Dem cheerleader Paul Begala was right. There simply is no way to spin it. Democrat Alex Sink’s loss to Republican David Jolly in Tuesday’s special election was an absolute “nightmare” for her party.
Her campaign outspent his, although outside groups evened it up somewhat. She was no unknown backbencher, as she had narrowly lost a race for governor two years ago. Her opponent, a lobbyist who just left his wife and took his 26-year-old girlfriend to his campaign events, probably was no better than the third choice of the local party.
And although the Jolly campaign made some headway with attacks on her huge bonuses as former president of a major Florida bank, she went down because of voter dissatisfaction with both President Obama and his signature legislative accomplishment: Obamacare.
Democratic Party honchos continue to insist candidates are better off going all in for Obamacare. They say the worst is behind us, and as more Americans sign up and start to benefit from the law, Democratic candidates will be happy to have never wavered in their support. But they’re also getting ready to drop a bunch of money on research into how better to message the law and its various impacts to avoid further candidates being sunk like Sink.
No doubt, if you are Mary Landrieu in Louisiana, Mark Begich in Alaska, Kay Hagan in North Carolina or Mark Pryor in Arkansas, you would do well to not wait for the results of that study and to start being concerned right now about the impact Obama and Obamacare will have on your electoral hopes. If a swing-to-lean-Democrat House district carried twice by President Obama in a state he also carried twice can’t deliver for Alex Sink, you have to assume – for now – the message is not getting through.
But if Republicans assume they have their blueprint for the midterms, the Jolly mood of Tuesday could turn into a blue mood in November. A number of factors that helped lift Jolly over the finish line may or may not be present for other Republicans later this year. Sink had a slight lead among those who mailed in ballots, but Jolly’s turn-out-the-vote effort provided an edge of more than 5,000 votes out of 52,000 cast on election day. Democrats may not divine the perfect words for Obamacare by November, but they will have the entirety of the Obama turnout machine operating at full strength.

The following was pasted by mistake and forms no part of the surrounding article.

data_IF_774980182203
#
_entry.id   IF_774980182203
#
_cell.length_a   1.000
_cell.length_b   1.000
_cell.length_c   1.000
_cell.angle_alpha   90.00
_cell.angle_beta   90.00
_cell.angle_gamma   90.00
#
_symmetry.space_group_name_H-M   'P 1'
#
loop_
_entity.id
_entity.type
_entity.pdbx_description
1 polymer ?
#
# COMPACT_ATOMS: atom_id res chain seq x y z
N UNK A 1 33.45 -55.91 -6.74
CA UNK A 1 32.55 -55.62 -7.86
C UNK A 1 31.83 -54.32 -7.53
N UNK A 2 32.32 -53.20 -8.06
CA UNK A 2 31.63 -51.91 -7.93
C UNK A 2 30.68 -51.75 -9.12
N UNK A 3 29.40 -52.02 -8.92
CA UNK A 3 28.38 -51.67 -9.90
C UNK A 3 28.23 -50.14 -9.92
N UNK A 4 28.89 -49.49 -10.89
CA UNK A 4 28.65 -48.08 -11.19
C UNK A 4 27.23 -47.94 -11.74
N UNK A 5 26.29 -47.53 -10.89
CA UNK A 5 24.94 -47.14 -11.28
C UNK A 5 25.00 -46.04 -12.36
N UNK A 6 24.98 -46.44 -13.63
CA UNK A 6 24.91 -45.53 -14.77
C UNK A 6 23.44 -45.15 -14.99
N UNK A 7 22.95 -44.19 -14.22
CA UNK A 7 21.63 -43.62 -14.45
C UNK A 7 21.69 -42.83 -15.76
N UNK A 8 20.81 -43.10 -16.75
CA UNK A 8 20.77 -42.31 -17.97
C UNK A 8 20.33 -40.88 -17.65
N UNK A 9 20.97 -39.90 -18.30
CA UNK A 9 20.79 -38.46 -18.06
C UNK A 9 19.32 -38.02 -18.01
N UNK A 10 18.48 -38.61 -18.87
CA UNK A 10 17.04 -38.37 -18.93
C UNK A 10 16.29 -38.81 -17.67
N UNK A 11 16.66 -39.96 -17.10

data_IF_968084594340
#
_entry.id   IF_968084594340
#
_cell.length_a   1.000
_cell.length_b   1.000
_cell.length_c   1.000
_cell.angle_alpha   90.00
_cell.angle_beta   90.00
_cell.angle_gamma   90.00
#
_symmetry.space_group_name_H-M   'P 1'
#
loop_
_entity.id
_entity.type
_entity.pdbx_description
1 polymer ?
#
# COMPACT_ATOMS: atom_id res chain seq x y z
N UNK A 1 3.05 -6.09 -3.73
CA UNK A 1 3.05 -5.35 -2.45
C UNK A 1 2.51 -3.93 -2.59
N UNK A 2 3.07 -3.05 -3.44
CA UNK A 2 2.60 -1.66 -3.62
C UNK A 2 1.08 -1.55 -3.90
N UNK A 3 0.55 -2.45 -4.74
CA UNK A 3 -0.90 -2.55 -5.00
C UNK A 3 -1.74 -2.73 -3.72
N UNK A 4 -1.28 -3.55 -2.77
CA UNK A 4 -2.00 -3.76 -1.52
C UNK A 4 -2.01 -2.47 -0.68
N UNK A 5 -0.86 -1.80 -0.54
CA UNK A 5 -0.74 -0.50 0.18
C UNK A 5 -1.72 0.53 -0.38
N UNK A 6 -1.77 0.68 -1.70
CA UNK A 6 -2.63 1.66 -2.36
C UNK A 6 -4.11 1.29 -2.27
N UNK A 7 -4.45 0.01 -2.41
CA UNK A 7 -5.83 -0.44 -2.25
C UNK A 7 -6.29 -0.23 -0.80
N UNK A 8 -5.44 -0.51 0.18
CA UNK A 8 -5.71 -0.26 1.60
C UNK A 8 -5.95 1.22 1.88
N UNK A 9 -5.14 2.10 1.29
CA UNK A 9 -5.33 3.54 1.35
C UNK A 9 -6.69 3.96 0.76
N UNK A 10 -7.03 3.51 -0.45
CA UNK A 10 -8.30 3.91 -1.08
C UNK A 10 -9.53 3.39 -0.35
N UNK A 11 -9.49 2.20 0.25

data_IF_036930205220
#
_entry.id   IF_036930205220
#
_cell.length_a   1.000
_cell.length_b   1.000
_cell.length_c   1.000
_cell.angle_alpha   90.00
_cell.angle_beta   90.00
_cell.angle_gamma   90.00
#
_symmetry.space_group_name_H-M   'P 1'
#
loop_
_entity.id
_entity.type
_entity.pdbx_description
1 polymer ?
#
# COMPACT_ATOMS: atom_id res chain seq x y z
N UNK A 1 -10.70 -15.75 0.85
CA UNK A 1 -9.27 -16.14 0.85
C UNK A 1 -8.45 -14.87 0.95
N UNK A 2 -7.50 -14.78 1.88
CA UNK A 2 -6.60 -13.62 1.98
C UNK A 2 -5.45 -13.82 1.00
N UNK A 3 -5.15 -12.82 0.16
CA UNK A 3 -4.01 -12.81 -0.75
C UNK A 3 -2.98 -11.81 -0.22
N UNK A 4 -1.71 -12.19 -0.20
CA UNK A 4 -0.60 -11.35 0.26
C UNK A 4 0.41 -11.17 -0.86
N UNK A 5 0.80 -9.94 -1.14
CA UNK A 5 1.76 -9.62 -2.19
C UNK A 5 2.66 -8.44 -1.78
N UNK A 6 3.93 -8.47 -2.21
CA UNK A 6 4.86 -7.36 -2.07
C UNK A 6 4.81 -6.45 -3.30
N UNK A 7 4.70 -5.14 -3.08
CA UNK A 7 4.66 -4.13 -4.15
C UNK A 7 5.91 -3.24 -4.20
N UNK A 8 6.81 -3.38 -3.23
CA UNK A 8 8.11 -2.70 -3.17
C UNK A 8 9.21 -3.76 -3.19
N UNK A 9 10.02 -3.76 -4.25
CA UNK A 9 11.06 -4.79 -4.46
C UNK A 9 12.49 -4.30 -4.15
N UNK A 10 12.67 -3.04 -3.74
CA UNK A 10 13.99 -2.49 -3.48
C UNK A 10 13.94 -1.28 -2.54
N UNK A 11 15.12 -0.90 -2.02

It won’t be enough, as Jim VandeHei of Politico said, to “suck slightly less than Democrats.” Sink did not win, but she did force Jolly to present himself as someone who would work with others to fix Obamacare, as opposed to trashing it on his first day in office. Voters are down on Obama – his poll numbers are at all-time lows, and, given history, are unlikely to recover in any major way. But they want progress. They want problems solved. They want the uninsured covered and the cost curve bent downward.
The good news for Republicans is voters do not now see Obamacare as the solution to this. The administration continues to pump out numbers to show the system has stabilized and people are signing up. But the poll numbers have not budged since December, which indicates the public hasn’t changed its perceptions since the horrific rollout.
For Democrats, a messaging remake can’t come a moment too soon; and that moment will eventually come. Democrats will find success stories, which are more prevalent than Republicans are ready to admit and easier to find than stories of personal – as opposed to group – harm from the legislation. Their outside groups will start to tell those stories, and those stories will be on voters’ minds far more in November than the travails of Alex Sink.
Moreover, the president won’t stand still and let this go down. He knows more than his signature law is at stake. The entire progressive experiment is on trial. If Obamacare is rolled back or repealed, Democrats will have snatched defeat from the jaws of victory on an issue they’ve pushed for nearly a century, and their entire agenda will be essentially dead.
We know Obamacare and the president’s own popularity cost Sink. We don’t know whether either issue will be as powerful for Republicans in November.
If Republicans walk away from Florida thinking they are
playing a pat hand, they could well be enduring their own nightmare come
November. It’s winnable – both the House and the Senate. But it’s going to take
more than sucking less than the Democrats.